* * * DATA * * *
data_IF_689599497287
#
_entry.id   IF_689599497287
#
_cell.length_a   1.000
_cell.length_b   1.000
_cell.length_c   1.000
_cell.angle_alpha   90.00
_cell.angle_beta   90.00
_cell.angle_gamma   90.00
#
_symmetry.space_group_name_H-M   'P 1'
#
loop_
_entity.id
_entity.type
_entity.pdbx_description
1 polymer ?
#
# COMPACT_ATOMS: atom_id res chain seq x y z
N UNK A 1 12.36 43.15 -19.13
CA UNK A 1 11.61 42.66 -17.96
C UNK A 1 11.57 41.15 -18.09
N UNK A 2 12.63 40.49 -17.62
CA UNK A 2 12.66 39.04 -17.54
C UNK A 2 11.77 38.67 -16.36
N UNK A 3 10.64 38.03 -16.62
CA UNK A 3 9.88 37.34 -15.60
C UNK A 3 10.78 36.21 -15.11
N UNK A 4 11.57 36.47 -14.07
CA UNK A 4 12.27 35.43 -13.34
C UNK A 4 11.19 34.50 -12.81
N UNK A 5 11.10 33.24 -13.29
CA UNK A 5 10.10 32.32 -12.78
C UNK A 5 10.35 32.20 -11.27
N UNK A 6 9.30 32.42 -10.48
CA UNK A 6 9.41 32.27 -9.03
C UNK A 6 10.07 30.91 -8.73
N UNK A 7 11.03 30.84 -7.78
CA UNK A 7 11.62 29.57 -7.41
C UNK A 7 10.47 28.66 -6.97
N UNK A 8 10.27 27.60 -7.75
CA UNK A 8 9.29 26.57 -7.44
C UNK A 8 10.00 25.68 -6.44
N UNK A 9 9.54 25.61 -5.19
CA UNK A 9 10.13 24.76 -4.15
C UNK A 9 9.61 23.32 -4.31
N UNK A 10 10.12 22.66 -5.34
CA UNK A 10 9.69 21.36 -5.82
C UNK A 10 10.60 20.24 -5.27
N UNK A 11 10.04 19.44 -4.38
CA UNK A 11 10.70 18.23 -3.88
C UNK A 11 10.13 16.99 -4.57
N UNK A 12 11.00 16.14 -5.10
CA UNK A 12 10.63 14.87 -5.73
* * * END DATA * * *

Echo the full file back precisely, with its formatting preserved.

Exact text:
data_IF_689599497287
#
_entry.id   IF_689599497287
#
_cell.length_a   1.000
_cell.length_b   1.000
_cell.length_c   1.000
_cell.angle_alpha   90.00
_cell.angle_beta   90.00
_cell.angle_gamma   90.00
#
_symmetry.space_group_name_H-M   'P 1'
#
loop_
_entity.id
_entity.type
_entity.pdbx_description
1 polymer ?
#
# COMPACT_ATOMS: atom_id res chain seq x y z
N UNK A 1 12.36 43.15 -19.13
CA UNK A 1 11.61 42.66 -17.96
C UNK A 1 11.57 41.15 -18.09
N UNK A 2 12.63 40.49 -17.62
CA UNK A 2 12.66 39.04 -17.54
C UNK A 2 11.77 38.67 -16.36
N UNK A 3 10.64 38.03 -16.62
CA UNK A 3 9.88 37.34 -15.60
C UNK A 3 10.78 36.21 -15.11
N UNK A 4 11.57 36.47 -14.07
CA UNK A 4 12.27 35.43 -13.34
C UNK A 4 11.19 34.50 -12.81
N UNK A 5 11.10 33.24 -13.29
CA UNK A 5 10.10 32.32 -12.78
C UNK A 5 10.35 32.20 -11.27
N UNK A 6 9.30 32.42 -10.48
CA UNK A 6 9.41 32.27 -9.03
C UNK A 6 10.07 30.91 -8.73
N UNK A 7 11.03 30.84 -7.78
CA UNK A 7 11.62 29.57 -7.41
C UNK A 7 10.47 28.66 -6.97
N UNK A 8 10.27 27.60 -7.75
CA UNK A 8 9.29 26.57 -7.44
C UNK A 8 10.00 25.68 -6.44
N UNK A 9 9.54 25.61 -5.19
CA UNK A 9 10.13 24.76 -4.15
C UNK A 9 9.61 23.32 -4.31
N UNK A 10 10.12 22.66 -5.34
CA UNK A 10 9.69 21.36 -5.82
C UNK A 10 10.60 20.24 -5.27
N UNK A 11 10.04 19.44 -4.38
CA UNK A 11 10.70 18.23 -3.88
C UNK A 11 10.13 16.99 -4.57
N UNK A 12 11.00 16.14 -5.10
CA UNK A 12 10.63 14.87 -5.73